Celtic’s players and manager left for Dubai after their 1-0 defeat by Rangers on Saturday
Celtic have hit back at criticism saying they had permission to go to the training camp
Sturgeon also said she had seen some of the photographs in question, saying it ‘raised a question’ whether ‘all the rules on what elite players have to do within their bubbles around social distancing are being complied with.’
She added: ‘There are things there that should be looked into.’
And the FM said all elite sports teams, many of whom have been able to play while most people have had so many things restricted, should not abuse their position.
‘This is not just about Celtic or football,’ she insisted. ‘Elite sport has been in a privileged position at many points over the last year, doing things that the general public can’t do.
‘As long as that is the case – and we all want our sports teams to do well and be able to train properly – it’s really important that they don’t abuse it.
‘Use it for the purpose it’s intended. That applies to Celtic as it would to anyone else in that position.’
Sturgeon announced on Monday that Scotland would be heading back into lockdown
On Monday, Celtic defended the decision to press ahead with the trip, insisting in a statement it had received approval for it by ‘all relevant footballing authorities and the Scottish Government through the Joint Response Group on 12th November 2020.’
But Sturgeon responded by saying that the Scottish Government only provided ‘advice to the SFA’ on back in November.
‘The world around the pandemic has changed quite a bit since November,’ she continued.
‘We would not and it’s not our role to sign-off, agree or not agree what a football club does in terms of training camps.
‘We set out what the rules are. The rules may have to change due to the changing nature of the pandemic.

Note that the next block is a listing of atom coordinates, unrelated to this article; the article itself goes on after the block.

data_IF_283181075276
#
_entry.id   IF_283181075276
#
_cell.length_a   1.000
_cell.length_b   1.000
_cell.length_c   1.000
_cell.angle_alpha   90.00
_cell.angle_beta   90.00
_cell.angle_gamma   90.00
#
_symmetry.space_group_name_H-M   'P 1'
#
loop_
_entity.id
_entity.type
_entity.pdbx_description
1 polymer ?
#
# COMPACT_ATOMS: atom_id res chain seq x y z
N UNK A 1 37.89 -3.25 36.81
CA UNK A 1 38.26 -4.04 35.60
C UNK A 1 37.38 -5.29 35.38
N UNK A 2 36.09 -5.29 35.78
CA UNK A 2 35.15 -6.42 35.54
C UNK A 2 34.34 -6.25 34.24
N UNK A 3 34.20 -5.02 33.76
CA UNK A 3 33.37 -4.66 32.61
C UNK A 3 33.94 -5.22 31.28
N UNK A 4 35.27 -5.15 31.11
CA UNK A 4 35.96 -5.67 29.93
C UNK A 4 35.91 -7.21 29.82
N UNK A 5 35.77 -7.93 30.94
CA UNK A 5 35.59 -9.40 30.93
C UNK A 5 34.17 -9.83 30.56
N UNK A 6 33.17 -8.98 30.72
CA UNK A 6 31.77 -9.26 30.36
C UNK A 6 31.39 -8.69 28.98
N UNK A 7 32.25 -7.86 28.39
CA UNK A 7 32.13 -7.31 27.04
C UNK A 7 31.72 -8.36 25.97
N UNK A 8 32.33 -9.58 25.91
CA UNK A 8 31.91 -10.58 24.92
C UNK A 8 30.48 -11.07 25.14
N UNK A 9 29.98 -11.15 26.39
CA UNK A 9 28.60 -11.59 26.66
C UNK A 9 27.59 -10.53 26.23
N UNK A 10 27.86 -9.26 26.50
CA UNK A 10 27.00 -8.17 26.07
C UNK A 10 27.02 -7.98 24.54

‘Elite sports can go overseas for training camps if that’s important in the context of their training for competitions.
‘That, as I understand it, is what we set out as the rules.’
Celtic’s Twitter account posted photos fo the players being put through their paces in the sun
Celtic’s social media platforms on Tuesday contained images of the players being put through their paces in the sunshine.
Stressing the importance the camp has played in the club’s success over the past four seasons, midfielder Callum McGregor said: ‘The camp lets us come away into the warm climate and have intense training, and that’s the main benefit of the fitness work – it’s something you can’t replicate at home in the cold weather.
‘The added benefit of the heat improves your fitness when you’re working at that intensity, it gives you a different level of fitness when you go back, and it’s pretty much impossible to recreate that back in the colder climate.
‘The objective of the camp is to work as hard as we possibly can and take that into the next stretch of the season. It’s slightly different circumstances this time, but the trip and its purpose is exactly the same: we come here, we train exceptionally hard, we hit the reset button and then we go again.
‘The trip has been the same for the last few years, as have the benefits of that in terms of fitness work, keeping everyone at their sharpest and getting the boys who’ve maybe not played as much football up to speed.’
Meanwhile, defender Shane Duffy left Dubai on Tuesday morning but it’s not thought to signal the end of his loan spell at the club.
The Irishman boarded a morning flight to London with club sources insisting it was for personal rather than professional reasons.